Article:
War Stories: Basically, none. I do remember having this adventure back in Elementary School, but I don't recall ever running it. I do have some recollection of statting out some of the random encounters, such as a high-level magic-user party and the HP for mezzodaemons and nycadaemons. We basically skipped this to get to Q1.

Overall: The adventure area is interesting and rewards stealth and careful adventuring more than direct violence. This is a very challenging environment for a part to survive in - especially ones that "solve" problems by attacking things. Given a skilled group, this should be a really evocative and interesting place to adventure. The choices of who to attack and why - and the chance to continue on into the Abyss itself to kill a demon-goddess - make for a real strategic challenge.

Tuesday, March 20, 2018

Variable Multiple Attacks rule idea for Attack Bonus systems

After reading a post by Talysman over at Nine and Thirty Kingdoms, I started to think about ways to do multiple attacks.

I go to mentally toying with a way to do variable multiple attacks in an "Attack Bonus" based system, like Swords & Wizardry.

Cleave rules let some characters - usually fighter-based classes - continue to hit foes if they slay the previous target.

These rules attempt to just give multiple attacks even if you don't have multiple, weak foes you can slay with single blows.

Variable Multiple Attacks

If your net, modified roll to hit is equal to or exceeds 20, you can attack again - either the same target, or an adjacent target. If your second (and subsequent) attack rolls are also equal to or exceed 20, you can continue to attack. This ends immediately if your net roll is 19 or less, even if it hits, or if you are incapacitated or disarmed (for example, if your first hit is against a gas spore, which explodes and kills you, or you hit a rust monster with your sword, you do not get a chance at subsequent attacks.)

Optional limits:

- limited to fighters and fighter sub classes (barbarians, paladins, rangers, etc.)

- limited to one extra hit per level, minimum 1 extra (so 2 at levels 1-2, 3 at level 3, etc.)

- limited to melee

- limited to one total hit per level (so 1 at level 1, 2 at level 2, etc.)

What I like about this kind of approach is what I like about Cleave - it's something you can just drop in without changing stat lines, changing damage rolls, checking a table to see if you get an extra attack or not. You've always got them coming, potentially, if your bonuses are high and you roll well. You can even get a cascade of attacks against the same foe.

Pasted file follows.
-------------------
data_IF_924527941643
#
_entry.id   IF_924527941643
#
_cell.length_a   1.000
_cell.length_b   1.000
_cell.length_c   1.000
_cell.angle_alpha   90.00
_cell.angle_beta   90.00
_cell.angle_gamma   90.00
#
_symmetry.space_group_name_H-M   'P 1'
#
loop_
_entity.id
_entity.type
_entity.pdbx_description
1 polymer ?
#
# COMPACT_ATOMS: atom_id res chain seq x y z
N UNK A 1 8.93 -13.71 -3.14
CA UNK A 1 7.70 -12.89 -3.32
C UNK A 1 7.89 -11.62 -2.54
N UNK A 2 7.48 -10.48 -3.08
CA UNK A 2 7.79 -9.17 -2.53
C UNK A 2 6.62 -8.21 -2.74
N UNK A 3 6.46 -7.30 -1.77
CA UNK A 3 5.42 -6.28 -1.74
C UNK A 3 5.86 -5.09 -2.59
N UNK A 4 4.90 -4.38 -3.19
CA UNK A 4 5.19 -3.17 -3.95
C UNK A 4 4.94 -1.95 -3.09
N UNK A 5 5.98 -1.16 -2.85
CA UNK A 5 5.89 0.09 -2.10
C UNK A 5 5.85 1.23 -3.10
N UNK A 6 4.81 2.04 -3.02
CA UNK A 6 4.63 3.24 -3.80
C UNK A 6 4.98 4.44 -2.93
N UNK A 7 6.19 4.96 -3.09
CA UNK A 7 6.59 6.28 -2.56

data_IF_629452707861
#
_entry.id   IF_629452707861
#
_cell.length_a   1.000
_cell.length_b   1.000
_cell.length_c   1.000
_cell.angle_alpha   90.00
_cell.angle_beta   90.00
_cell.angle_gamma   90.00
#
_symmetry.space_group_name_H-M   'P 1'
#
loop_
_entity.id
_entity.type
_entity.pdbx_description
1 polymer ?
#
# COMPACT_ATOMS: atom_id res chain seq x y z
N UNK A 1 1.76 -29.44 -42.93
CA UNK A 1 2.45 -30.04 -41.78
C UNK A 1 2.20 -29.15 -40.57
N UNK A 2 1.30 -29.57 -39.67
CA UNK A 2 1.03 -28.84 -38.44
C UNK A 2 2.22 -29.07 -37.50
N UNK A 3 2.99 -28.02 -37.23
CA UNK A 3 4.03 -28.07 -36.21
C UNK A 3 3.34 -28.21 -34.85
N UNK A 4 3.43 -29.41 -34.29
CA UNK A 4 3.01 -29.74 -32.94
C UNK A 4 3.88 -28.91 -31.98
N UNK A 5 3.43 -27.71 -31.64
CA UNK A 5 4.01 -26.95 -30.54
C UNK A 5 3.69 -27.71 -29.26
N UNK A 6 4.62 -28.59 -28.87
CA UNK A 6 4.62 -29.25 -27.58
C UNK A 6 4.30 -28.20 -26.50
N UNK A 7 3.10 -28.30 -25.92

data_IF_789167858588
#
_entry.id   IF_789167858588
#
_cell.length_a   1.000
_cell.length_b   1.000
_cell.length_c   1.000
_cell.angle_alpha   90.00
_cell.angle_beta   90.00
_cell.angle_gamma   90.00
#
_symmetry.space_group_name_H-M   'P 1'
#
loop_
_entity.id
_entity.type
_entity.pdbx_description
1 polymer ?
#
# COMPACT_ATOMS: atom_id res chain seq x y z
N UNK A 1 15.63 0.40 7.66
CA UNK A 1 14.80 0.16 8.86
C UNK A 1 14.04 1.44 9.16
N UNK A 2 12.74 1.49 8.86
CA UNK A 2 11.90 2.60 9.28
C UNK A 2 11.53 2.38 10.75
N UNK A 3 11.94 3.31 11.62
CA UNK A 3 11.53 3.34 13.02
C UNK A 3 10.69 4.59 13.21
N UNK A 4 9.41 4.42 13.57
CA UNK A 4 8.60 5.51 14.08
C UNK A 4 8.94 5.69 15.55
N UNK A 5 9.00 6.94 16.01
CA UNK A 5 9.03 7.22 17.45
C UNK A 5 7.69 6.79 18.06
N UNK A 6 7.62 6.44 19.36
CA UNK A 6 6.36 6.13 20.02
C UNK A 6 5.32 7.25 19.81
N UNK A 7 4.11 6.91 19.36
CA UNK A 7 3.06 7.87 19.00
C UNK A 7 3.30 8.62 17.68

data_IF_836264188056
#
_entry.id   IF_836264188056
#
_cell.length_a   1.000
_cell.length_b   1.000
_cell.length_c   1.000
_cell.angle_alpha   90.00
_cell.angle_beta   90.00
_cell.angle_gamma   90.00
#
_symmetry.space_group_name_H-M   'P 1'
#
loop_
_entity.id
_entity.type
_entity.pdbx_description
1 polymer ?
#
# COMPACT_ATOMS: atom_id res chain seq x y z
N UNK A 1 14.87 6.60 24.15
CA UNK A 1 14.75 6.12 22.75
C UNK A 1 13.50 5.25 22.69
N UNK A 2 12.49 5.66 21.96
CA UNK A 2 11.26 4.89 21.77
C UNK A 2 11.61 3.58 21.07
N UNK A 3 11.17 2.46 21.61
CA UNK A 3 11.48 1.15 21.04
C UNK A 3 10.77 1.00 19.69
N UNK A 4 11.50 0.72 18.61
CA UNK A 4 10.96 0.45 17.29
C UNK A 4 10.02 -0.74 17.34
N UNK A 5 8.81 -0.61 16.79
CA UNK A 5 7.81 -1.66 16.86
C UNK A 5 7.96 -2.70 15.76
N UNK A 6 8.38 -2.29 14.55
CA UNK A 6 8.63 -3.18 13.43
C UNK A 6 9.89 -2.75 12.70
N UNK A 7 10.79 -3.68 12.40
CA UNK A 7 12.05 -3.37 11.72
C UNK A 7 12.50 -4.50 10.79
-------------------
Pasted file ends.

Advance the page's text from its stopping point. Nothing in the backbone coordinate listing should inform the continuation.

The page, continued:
I have no idea how this would work, but it would make 20s more fun.

Monday, March 19, 2018

More recent acquisitions

I got my hands on some more gaming stuff recently.

I received the PDFs of the new versions of the Monster Alphabet and Dungeon Alphabet (I reviewed the original here.) I'm waiting on the physical

I mentioned Volo's Guide a few times already.

A generous reader gave me a gift card to Warehouse23 so I could buy GURPS Social Engineering: Pulling Rank.

And I'm still reading through Operation Unfathomable.

I actually intended to pick up the PDF of Tunnels & Trolls 5th edition on the DM's Day week say, but I forgot to pull the trigger before the sale ended. Oh well, next time.

I do need to get a review up for most of these, but only after I finally have the time to finish my review of D3 Vault of the Drow.

Lots of gaming reading, here, and not a lot of gaming reading time. But I'll get through these and pull out useful gems for my own games.

Sunday, March 18, 2018

Volos Guide & Felltower

I've been really enjoying Volo's Guide.

Some of what I've read will certainly influence Felltower.

For example:

- I really like what they did with Kenku. I may have to use them in some way. Not as a PC race, before A~ and G~ comment here and ask. But they'll fit pretty well in one of the gate locations.

- I also got a lot out of the writeups of hags. I've always liked hags, but rarely had them come up. I should have put one near the play location in the Cold Fens, like I did in the black swamps in my last campaign. If the players travel a bit further east, perhaps they'll be able to meet one. Like in my own previous games, they'll be potentially nasty foes or useful speaking encounters, depending on how you handle it.

- the writeup of Yuan-Ti was good. I'm not sure how much I'll use, but I'll use a bit to expand snakmen.

- one of the monsters matches some minis I have to a "T" - the shoosuva. Probably because it's a new version of something introduced in D&D or the Chainmail minis game, and the mini is from that line. It gave me some new ideas on how to use it.

Some probably won't, but I still like, such as the darklings - the updated dark creepers from the best monster book ever. Overall, it's going give me some positive, useful material to slot in ahead of the PCs in DF Felltower.

Saturday, March 17, 2018

Casting Room Minis Sale

To More Minis, or to not More Minis, that is the question:

"We're having a 20% off sale on all the products listed on our Casting Room Miniatures site!

Only until the end of March 2018.

Enter the code "20%CRM" in the Discount code box when you check out.

Shipping will be charged as usual: Our postage rates (in GBP) are £4 to the UK and £6 to most of Europe, North America and Australasia, or free with orders over £80. A £10 flat rate charge applies to all other countries so that we can send your order by Royal Mail tracked.

Regrettably this cannot be combined with any other offers or discounts, except for free shipping on orders over £80.

It's really tempting.

Friday, March 16, 2018